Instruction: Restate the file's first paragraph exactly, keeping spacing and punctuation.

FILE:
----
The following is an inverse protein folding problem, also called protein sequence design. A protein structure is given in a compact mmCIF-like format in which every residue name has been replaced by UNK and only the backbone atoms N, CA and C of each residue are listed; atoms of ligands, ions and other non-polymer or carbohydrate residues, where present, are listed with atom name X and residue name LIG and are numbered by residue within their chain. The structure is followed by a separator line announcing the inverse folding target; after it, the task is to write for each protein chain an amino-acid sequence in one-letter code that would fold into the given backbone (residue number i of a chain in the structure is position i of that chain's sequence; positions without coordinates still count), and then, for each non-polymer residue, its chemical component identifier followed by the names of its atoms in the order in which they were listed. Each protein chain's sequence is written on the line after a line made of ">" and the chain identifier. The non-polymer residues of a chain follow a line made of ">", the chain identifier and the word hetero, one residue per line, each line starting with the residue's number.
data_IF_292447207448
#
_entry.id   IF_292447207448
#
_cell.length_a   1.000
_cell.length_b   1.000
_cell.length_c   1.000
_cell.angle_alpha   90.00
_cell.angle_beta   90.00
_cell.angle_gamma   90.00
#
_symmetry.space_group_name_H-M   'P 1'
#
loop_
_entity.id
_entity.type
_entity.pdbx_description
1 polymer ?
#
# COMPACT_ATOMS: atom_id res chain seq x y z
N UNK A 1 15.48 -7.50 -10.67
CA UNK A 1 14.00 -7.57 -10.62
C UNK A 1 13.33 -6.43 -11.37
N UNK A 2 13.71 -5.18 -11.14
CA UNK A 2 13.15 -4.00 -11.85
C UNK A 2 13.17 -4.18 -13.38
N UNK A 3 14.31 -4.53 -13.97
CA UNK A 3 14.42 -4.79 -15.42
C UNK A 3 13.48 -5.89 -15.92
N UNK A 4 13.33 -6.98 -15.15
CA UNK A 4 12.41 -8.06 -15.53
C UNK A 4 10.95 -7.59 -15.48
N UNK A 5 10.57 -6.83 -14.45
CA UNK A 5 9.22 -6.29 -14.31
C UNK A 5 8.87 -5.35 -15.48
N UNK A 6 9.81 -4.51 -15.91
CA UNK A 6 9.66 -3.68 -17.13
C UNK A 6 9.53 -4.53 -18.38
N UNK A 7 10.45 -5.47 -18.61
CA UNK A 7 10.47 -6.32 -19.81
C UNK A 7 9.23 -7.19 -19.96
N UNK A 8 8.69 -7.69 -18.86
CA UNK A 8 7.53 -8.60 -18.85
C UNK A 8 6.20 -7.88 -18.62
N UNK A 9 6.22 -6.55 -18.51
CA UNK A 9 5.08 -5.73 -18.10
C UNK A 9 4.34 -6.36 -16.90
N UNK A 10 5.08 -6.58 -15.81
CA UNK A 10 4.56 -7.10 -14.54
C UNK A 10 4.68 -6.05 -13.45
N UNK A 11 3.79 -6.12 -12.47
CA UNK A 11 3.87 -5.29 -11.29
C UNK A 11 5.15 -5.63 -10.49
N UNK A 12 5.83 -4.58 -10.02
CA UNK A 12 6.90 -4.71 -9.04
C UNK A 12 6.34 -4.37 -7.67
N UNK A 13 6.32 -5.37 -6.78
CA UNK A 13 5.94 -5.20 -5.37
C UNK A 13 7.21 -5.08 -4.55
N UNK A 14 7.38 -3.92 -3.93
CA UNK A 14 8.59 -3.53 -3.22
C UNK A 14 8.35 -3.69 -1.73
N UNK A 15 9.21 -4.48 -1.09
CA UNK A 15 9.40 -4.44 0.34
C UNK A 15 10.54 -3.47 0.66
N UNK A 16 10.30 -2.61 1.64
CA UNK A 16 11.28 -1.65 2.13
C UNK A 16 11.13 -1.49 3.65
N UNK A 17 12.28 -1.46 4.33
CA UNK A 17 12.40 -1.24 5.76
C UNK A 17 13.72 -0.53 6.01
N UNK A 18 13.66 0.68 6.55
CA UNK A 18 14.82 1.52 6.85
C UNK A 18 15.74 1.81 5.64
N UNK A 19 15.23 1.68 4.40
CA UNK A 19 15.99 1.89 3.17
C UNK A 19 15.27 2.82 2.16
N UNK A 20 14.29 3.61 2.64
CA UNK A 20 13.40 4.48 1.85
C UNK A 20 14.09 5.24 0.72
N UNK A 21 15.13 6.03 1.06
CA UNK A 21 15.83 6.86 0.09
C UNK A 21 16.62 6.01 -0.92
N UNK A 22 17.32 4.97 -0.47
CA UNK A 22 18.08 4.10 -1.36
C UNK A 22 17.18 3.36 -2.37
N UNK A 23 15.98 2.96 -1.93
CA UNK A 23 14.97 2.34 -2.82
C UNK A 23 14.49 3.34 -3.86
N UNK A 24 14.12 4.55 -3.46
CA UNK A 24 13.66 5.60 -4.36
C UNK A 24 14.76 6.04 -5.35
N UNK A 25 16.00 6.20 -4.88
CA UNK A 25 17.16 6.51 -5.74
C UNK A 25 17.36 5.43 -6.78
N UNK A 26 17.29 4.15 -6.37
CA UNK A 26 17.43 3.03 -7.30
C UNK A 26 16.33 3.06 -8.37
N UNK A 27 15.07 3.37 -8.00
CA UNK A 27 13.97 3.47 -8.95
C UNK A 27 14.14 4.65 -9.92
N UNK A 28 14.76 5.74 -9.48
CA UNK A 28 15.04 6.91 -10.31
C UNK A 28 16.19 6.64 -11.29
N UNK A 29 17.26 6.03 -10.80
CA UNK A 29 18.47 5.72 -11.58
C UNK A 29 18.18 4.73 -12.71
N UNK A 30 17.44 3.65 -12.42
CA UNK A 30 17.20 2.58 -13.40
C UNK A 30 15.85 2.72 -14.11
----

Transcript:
The following is an inverse protein folding problem, also called protein sequence design. A protein structure is given in a compact mmCIF-like format in which every residue name has been replaced by UNK and only the backbone atoms N, CA and C of each residue are listed; atoms of ligands, ions and other non-polymer or carbohydrate residues, where present, are listed with atom name X and residue name LIG and are numbered by residue within their chain. The structure is followed by a separator line announcing the inverse folding target; after it, the task is to write for each protein chain an amino-acid sequence in one-letter code that would fold into the given backbone (residue number i of a chain in the structure is position i of that chain's sequence; positions without coordinates still count), and then, for each non-polymer residue, its chemical component identifier followed by the names of its atoms in the order in which they were listed. Each protein chain's sequence is written on the line after a line made of ">" and the chain identifier. The non-polymer residues of a chain follow a line made of ">", the chain identifier and the word hetero, one residue per line, each line starting with the residue's number.